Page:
Jane began quilting in 1980. Since then her graphic quilts have been shown in many national and international exhibits. Her quilt Willow was named as One of the One Hundred Best American Quilts of the 20th Century. Jane is also the author of The Quilted Garden, Patchwork Sassaman Style and Color My Garden. Jane’s love for historic decorative arts can be seen in all facets of her work, but it is especially evident in the exuberant fabric she is currently designing for FreeSpirit.
Jane tells us, "Appliqued shapes are the main players in my fabric compositions. I like a hard edged graphic look, so I choose stitches and threads to sharpen those edges and to add texture, rhythm and movement to what would be a very flat surface without them. I like to use heavy 12 weight thread for quilting. Sew Sassy paired with a matching color of 50 weight in the bobbin is my favorite for bold, visible stitches. Sew Sassy works best when paired with Superior's Titanium-coated Topstitch needle, size #100/16. I use a very long stitch length, which creates a “Sashiko" hand stitched look. Sew Sassy is a very two-fisted thread. It has a lot of muscle and makes a big statement. "
- Jane Sassaman -www.janesassaman.com
- Favorite Thread:
- Sew Sassy and Bottom Line
- Non-Quilting Hobby:
- Reading Mystery Books
- Quilting Since:
Jane’s Featured Quilts
Minor Miracle was made for the Oxymoron Art Quilt Invitational. I chose a favorite oxymoron to interpret. As a “nature girl” I chose to represent the energy and life force from a tiny seed, which is definitely a Minor Miracle! I love that the vines come swinging out of the main orb like tenticles. Most of my designs are abstractions of nature. I love to play with stylized and idealized natural shapes.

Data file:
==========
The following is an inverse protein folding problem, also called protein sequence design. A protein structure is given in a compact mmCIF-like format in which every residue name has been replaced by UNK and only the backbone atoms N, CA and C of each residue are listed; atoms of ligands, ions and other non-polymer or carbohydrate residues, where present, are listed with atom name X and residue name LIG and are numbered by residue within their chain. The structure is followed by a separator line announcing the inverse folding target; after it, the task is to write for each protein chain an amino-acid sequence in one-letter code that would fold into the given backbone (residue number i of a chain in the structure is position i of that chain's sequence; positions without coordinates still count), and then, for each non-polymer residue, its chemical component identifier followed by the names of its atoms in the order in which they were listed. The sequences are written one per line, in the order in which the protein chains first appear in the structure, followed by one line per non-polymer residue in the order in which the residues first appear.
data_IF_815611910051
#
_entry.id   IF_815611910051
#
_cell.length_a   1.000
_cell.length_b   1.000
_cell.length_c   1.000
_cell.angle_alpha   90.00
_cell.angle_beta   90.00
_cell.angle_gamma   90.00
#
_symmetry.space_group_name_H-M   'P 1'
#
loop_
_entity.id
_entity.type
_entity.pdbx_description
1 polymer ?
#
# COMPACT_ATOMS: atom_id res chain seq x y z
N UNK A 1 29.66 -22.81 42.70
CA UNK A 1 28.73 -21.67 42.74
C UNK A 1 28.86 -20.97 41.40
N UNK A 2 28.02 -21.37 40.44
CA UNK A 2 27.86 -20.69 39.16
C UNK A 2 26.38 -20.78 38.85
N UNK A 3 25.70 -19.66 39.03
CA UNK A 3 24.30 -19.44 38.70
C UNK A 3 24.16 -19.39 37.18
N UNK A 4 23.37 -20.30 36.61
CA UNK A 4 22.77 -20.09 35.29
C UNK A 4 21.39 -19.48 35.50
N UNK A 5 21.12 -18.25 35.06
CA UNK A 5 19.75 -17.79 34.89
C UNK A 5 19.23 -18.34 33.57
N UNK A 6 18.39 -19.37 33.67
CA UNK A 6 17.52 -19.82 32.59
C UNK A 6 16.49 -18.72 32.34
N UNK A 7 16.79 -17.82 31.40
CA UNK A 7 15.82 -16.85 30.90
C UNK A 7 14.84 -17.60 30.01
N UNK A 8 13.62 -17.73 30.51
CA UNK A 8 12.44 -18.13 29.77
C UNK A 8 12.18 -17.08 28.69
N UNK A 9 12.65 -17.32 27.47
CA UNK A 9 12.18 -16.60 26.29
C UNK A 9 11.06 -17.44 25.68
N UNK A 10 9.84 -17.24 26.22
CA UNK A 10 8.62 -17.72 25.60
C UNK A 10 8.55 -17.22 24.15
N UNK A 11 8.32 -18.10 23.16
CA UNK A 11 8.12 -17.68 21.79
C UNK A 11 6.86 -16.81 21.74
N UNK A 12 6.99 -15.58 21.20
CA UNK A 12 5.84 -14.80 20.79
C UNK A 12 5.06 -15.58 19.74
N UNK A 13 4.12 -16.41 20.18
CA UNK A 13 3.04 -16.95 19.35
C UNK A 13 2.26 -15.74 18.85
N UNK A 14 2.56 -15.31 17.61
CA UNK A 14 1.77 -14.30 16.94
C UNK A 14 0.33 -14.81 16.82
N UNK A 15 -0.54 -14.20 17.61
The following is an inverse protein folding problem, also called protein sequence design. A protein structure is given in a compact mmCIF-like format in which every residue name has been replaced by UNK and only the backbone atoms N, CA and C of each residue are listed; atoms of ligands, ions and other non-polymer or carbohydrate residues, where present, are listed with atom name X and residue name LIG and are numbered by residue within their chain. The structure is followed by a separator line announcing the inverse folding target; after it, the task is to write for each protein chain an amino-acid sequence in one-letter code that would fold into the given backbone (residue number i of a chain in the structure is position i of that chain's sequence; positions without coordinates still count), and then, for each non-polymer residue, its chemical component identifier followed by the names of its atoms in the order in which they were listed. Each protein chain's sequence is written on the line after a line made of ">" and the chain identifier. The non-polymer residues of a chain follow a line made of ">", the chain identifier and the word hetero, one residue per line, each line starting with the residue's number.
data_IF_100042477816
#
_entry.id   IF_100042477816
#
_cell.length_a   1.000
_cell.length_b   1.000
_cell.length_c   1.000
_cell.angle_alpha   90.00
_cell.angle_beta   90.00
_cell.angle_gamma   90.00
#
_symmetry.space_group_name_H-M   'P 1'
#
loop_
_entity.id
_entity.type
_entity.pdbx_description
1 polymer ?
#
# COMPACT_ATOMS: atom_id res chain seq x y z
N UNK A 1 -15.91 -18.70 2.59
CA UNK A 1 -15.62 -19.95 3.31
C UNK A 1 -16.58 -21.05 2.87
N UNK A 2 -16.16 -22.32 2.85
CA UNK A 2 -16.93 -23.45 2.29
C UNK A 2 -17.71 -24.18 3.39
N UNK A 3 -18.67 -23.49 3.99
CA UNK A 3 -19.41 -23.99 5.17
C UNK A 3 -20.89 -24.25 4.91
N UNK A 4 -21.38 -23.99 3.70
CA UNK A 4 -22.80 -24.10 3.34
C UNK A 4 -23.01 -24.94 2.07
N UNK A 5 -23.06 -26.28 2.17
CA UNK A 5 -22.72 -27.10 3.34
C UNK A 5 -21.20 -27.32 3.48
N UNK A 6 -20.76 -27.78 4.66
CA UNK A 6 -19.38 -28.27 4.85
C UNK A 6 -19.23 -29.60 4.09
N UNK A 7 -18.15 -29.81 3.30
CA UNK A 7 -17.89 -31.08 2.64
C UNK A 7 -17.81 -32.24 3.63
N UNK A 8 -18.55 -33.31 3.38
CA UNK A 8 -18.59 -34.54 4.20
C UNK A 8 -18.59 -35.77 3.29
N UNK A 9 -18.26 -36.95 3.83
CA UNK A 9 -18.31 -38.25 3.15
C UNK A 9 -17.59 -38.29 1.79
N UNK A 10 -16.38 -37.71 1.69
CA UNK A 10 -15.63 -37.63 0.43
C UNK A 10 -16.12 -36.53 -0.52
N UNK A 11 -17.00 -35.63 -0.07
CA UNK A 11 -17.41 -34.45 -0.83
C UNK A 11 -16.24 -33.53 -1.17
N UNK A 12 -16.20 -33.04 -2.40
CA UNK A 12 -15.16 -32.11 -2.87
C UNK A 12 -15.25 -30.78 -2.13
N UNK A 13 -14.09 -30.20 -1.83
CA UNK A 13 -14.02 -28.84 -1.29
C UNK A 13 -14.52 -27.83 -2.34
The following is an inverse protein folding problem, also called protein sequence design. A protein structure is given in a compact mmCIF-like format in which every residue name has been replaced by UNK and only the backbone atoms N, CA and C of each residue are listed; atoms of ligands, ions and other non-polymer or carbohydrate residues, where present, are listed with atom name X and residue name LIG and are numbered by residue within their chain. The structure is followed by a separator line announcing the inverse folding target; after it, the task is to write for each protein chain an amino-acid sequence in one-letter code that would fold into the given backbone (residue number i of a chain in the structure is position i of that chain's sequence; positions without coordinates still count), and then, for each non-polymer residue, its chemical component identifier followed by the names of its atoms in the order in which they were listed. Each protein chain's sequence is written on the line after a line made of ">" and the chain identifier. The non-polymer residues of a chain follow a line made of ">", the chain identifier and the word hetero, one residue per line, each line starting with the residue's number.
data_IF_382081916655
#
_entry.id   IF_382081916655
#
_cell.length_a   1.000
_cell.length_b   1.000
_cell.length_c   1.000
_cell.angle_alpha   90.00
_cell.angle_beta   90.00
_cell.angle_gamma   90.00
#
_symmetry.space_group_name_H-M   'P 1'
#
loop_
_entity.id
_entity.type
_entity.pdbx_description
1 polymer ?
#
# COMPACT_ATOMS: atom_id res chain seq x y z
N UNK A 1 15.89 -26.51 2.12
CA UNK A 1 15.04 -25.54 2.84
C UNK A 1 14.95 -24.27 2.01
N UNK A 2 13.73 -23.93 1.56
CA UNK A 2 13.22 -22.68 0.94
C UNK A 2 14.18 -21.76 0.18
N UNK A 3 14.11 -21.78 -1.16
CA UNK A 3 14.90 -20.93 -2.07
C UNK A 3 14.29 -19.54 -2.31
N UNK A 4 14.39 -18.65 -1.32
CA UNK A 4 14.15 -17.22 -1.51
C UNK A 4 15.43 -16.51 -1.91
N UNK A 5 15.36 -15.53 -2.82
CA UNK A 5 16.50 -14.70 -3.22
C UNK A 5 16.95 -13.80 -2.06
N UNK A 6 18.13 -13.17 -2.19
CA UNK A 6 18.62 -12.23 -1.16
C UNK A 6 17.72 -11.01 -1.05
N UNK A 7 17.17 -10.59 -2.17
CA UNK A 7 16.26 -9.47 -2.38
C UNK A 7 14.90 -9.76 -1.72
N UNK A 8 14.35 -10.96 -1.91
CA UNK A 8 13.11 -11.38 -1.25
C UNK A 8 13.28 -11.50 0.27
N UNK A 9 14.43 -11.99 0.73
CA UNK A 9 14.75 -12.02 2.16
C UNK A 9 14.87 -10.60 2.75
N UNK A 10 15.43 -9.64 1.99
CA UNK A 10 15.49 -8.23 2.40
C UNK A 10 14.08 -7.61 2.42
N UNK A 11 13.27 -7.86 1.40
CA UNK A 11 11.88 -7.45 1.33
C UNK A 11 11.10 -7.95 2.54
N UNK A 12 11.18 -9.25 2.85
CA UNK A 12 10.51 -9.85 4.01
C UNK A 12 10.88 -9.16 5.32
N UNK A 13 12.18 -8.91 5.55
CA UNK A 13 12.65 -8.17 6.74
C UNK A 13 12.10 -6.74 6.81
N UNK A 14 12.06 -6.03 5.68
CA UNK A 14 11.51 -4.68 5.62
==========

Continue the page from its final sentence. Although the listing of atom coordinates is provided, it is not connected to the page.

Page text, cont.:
I used Sew Sassy to orbit the circles, giving them a bold, almost science fiction look. I echoed the appliqued shapes with Sew Sassy. A heavy top stitching thread is really two-fisted and makes a big statement, especially when teamed up with a bold composition. As you'll notice, there isn't much quilting beyond the outline of the shapes. This helps the central piece of keep the attention of the viewer.
Feather Quilt is one of my favorite quilts. It is an idealized abstraction of feathers. The colors were suggested by peacock plumage and other iridescent birds. I like this quilt for its simplicity. Simple shapes and stitches in a very graphic composition. Each appliqued shape is finished with machine embroidery. I like to use a variety of threads with various weights for my embroidery. I have discovered that Bottom Line in the bobbin works perfectly for embroidery work.
Once you decide the style of stitching you want to use on your quilt, use them the same way throughout the quilt. For example, if you have three repeated motifs in your composition, such as a leaf, a spiral and some berries. It adds a feeling of uniformity to stitch all the leaves the same way, all the spirals the same way and all the berries the same way. I learned this from Mother Nature. Each of her creations are made according to their own set of rules. That’s why we can tell a daisy from a rose. They all have their own blueprint and Mother Nature sticks to that plan. The same applies to your composition. If you treat your elements consistently you are instilling a sense of order. Lack of consistency will create chaos and confusion.
I was very pleased with the bold stitches I created with Sew Sassy. The stitches anchor and pull the design together in a way that a fine, blending thread could not.